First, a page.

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Detroit โ€” A resolution is expected soon in a long-standing debate over mandating certain benefits for residents and city-based contractors in large-scale developments in Detroit, the mayor said Thursday.

Mayor Mike Duggan, during an annual policy conference on Thursday, expressed optimism for a potential compromise between his administration and Detroit's City Council.

"I think we're going to end up with a fair program by which we will, at the city, initiate conversations with major employers and neighborhood groups and have some parameters on what's expected," Duggan told a crowd of about 800 during the Detroit Regional Chamber's fourth Detroit Policy Conference at MotorCity Casino Hotel.

The "Urban Development Agreements" ordinance was spearheaded by Council President Brenda Jones to ensure Detroit neighborhoods share in the benefits of major development projects, but some critics โ€” including Duggan โ€” expressed concern over terms in a draft circulated last fall that they feared could drive business away.

The mayor on Thursday says he is open to and working toward a compromise. He further called on the Detroit Regional Chamber to rethink its position on state legislation that would prevent local community benefits rules.

Sandy K. Baruah, Detroit Regional Chamber President and CEO, stressed Thursday that the chamber's position mirrors Duggan's. While the chamber supports the state legislation on a broader level, it doesn't agree with the portion that would restrict community benefits, he said.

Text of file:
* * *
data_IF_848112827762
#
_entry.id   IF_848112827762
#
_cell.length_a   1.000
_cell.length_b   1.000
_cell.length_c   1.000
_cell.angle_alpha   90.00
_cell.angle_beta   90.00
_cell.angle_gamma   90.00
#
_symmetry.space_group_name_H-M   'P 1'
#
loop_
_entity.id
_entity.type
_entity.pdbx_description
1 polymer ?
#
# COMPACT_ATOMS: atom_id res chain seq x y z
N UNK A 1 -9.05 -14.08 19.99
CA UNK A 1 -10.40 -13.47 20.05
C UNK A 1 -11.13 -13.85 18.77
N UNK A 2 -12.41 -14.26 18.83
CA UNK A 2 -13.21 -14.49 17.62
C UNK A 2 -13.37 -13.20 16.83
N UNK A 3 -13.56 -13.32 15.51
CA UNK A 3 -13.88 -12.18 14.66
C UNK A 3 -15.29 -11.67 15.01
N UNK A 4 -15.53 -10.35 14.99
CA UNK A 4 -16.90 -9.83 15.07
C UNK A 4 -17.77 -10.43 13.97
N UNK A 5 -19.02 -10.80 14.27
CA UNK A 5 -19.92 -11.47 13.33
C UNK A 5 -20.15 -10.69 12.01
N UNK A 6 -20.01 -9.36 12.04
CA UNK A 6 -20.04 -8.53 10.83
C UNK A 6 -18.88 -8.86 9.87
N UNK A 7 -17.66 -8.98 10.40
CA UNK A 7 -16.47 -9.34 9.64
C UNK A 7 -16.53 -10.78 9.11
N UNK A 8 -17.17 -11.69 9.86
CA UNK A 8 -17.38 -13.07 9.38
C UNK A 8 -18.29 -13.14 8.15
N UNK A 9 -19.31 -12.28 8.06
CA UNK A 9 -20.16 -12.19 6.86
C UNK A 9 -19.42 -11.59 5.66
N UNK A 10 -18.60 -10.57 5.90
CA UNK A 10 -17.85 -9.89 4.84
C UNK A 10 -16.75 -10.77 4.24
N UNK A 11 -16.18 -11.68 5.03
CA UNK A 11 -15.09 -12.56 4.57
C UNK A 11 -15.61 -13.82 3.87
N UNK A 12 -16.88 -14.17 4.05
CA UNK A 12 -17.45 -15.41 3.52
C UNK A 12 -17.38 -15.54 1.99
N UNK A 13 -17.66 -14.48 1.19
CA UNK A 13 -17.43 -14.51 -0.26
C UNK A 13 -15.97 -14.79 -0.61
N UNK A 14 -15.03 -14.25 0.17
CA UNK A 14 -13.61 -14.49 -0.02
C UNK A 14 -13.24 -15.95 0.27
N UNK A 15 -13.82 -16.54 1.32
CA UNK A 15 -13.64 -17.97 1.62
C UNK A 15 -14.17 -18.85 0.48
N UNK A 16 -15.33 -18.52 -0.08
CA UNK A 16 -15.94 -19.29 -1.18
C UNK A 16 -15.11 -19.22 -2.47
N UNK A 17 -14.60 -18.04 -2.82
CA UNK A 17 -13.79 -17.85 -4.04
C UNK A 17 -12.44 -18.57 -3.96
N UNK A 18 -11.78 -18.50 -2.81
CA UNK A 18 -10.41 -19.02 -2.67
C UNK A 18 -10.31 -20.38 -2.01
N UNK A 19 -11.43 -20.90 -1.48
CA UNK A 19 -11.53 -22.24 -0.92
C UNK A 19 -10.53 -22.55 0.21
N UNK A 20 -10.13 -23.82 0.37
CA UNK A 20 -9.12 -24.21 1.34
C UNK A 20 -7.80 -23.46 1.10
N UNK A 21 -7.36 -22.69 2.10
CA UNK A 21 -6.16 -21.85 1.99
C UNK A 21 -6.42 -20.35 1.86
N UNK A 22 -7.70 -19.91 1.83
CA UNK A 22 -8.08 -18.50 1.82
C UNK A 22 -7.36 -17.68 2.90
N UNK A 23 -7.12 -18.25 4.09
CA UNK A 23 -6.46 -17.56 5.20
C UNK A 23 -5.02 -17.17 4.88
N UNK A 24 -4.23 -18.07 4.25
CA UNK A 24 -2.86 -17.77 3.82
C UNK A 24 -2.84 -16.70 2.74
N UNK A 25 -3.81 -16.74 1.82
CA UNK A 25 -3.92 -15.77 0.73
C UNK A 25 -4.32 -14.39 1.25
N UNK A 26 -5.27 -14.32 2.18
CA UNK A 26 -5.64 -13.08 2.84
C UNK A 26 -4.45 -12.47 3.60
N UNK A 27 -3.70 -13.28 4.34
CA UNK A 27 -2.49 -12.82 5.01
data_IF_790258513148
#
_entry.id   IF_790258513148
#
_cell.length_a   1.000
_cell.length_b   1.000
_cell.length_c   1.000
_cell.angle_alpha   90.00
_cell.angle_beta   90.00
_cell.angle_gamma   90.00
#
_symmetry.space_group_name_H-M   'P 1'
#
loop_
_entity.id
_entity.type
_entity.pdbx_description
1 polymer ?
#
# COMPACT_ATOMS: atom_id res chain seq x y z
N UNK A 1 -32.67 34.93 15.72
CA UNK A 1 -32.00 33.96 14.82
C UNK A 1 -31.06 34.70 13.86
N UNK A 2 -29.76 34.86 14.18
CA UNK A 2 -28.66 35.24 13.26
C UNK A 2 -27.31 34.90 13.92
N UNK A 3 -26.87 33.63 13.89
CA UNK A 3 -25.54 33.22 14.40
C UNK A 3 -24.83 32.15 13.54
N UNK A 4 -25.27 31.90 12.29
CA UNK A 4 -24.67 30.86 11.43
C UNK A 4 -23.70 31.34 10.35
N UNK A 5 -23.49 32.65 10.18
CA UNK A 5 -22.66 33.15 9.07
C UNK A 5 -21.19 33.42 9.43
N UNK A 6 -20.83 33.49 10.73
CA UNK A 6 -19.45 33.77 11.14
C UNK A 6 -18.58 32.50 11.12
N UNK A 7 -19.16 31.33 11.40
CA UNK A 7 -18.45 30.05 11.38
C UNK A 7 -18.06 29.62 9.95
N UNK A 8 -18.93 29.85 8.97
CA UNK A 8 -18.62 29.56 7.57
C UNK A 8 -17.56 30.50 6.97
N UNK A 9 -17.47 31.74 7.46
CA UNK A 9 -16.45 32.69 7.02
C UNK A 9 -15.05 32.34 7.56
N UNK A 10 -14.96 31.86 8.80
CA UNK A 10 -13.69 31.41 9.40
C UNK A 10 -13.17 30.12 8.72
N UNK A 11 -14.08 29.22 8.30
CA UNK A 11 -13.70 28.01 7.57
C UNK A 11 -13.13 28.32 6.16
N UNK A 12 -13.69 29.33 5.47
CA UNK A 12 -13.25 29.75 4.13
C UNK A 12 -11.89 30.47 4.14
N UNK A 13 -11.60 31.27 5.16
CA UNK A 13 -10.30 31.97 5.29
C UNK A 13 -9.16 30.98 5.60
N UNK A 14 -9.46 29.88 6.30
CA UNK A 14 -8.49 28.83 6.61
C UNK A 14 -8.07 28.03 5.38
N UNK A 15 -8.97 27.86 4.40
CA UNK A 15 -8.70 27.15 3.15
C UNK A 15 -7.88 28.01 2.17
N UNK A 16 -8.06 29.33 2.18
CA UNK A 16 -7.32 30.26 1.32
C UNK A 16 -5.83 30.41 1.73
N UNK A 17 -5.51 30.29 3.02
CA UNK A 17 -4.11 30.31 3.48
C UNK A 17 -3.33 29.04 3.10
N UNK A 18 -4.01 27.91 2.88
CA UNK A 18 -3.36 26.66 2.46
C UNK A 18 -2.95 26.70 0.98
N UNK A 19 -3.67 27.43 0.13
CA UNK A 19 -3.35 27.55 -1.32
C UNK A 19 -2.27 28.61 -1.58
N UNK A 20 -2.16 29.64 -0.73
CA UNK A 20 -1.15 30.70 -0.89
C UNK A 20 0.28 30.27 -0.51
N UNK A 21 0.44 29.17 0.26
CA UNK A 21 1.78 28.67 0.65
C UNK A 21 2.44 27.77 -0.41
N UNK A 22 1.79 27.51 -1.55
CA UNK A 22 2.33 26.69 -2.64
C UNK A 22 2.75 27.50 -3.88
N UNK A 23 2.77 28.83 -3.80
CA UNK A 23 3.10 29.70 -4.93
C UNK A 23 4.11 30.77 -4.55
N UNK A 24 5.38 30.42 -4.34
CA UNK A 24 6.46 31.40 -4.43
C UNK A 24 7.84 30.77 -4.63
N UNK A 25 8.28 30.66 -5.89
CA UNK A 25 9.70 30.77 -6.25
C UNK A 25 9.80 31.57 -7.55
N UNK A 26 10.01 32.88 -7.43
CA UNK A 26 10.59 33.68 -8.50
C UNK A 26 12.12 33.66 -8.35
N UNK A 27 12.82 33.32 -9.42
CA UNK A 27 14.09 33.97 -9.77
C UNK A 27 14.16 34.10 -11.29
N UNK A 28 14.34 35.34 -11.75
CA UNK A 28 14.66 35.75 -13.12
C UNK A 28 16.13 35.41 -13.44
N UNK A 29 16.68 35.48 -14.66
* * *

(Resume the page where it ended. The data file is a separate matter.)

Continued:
Whether it's an ordinance or policy is something to be worked out. A decision is anticipated in the next month or two, Duggan said.

Duggan on Thursday also noted that the city is gaining ground in the manufacturing arena and touted a planned summer youth employment program. Changing the political culture has been a focus too.

"I came here from the beginning with a very conscious thought: We are going to change the politics in the city away from the us versus them and toward collaboration," he said.

The mayor also lauded the City Council's newest member, Janee Ayers, noting that the 33-year-old has faced some immediate "criticism" because she's a "labor candidate."

"Detroit is going backwards. That's the way she's being labeled," he said, detailing Ayers efforts to work with at-risk children in the city and, in the fact of employment challenges, her commitment to staying in Detroit.

"This is the kind of young person that we need to keep in the city. Whether she'll turn out to be a good council member or bad council member, time will tell. She should not be dismissed as a bad candidate because she came out of labor."

Other areas Duggan covered Thursday were neighborhood revitalization and additional funding to attack Detroit's blight problems.

The federal government, with support from the Snyder administration, allocated $100 million for the effort. Detroit knocked down 4,000 houses last year and will bring down another 4,000 through August.

Duggan says funding will run out in the coming months, and he's grinding away at a new strategy to secure more funds.

"We are going to find a solution," he said. "I'm optimistic about that."

The mayor reiterated that a detailed plan for a city-owned insurance company as well as getting the bus services running on time are anticipated in the first half of this year.

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